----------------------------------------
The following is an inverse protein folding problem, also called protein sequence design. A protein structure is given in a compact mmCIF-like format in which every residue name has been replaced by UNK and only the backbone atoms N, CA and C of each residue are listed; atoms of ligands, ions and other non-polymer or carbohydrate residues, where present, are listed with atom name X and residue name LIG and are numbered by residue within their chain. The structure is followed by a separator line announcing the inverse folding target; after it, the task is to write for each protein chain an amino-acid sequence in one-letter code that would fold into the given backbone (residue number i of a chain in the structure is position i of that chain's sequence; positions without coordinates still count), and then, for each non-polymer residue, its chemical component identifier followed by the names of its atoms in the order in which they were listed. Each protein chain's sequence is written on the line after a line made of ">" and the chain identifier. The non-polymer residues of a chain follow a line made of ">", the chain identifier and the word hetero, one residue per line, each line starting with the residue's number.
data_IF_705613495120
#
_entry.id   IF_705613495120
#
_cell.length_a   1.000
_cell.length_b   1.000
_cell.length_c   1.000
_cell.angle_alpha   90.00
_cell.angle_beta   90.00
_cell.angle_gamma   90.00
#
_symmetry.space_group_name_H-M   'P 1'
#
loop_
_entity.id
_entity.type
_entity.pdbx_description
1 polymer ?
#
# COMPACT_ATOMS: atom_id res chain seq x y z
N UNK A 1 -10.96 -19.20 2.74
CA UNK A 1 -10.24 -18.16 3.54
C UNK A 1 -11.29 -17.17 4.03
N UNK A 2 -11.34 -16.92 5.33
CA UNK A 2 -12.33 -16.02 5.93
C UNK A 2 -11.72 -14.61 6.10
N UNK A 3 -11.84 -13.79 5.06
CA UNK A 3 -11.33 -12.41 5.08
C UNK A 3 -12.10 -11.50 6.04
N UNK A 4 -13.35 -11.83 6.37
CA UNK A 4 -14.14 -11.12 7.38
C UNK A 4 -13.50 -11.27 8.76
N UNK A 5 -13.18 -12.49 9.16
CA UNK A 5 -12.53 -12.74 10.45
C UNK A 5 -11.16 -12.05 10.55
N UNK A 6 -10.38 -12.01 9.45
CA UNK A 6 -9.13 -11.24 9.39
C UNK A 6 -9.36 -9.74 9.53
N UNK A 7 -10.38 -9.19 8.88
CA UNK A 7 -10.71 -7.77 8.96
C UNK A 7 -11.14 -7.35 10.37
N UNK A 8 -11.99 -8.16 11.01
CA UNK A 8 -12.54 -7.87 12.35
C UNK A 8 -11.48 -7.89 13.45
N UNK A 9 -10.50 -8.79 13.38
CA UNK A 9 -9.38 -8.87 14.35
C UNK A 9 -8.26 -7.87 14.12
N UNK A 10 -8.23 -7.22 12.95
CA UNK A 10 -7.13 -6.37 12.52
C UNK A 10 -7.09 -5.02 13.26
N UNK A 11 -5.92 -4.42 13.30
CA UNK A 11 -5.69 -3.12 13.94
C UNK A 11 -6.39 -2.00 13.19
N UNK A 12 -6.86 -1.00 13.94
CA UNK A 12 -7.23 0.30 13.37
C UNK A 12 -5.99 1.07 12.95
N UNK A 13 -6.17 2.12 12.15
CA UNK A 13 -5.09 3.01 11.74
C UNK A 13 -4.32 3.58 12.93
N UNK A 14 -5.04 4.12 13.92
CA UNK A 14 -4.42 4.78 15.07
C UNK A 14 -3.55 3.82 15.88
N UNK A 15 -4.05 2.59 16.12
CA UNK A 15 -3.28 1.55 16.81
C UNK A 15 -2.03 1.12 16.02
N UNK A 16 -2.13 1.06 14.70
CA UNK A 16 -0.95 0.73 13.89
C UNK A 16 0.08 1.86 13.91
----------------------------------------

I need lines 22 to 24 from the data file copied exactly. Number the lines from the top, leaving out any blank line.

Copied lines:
N UNK A 1 -10.96 -19.20 2.74
CA UNK A 1 -10.24 -18.16 3.54
C UNK A 1 -11.29 -17.17 4.03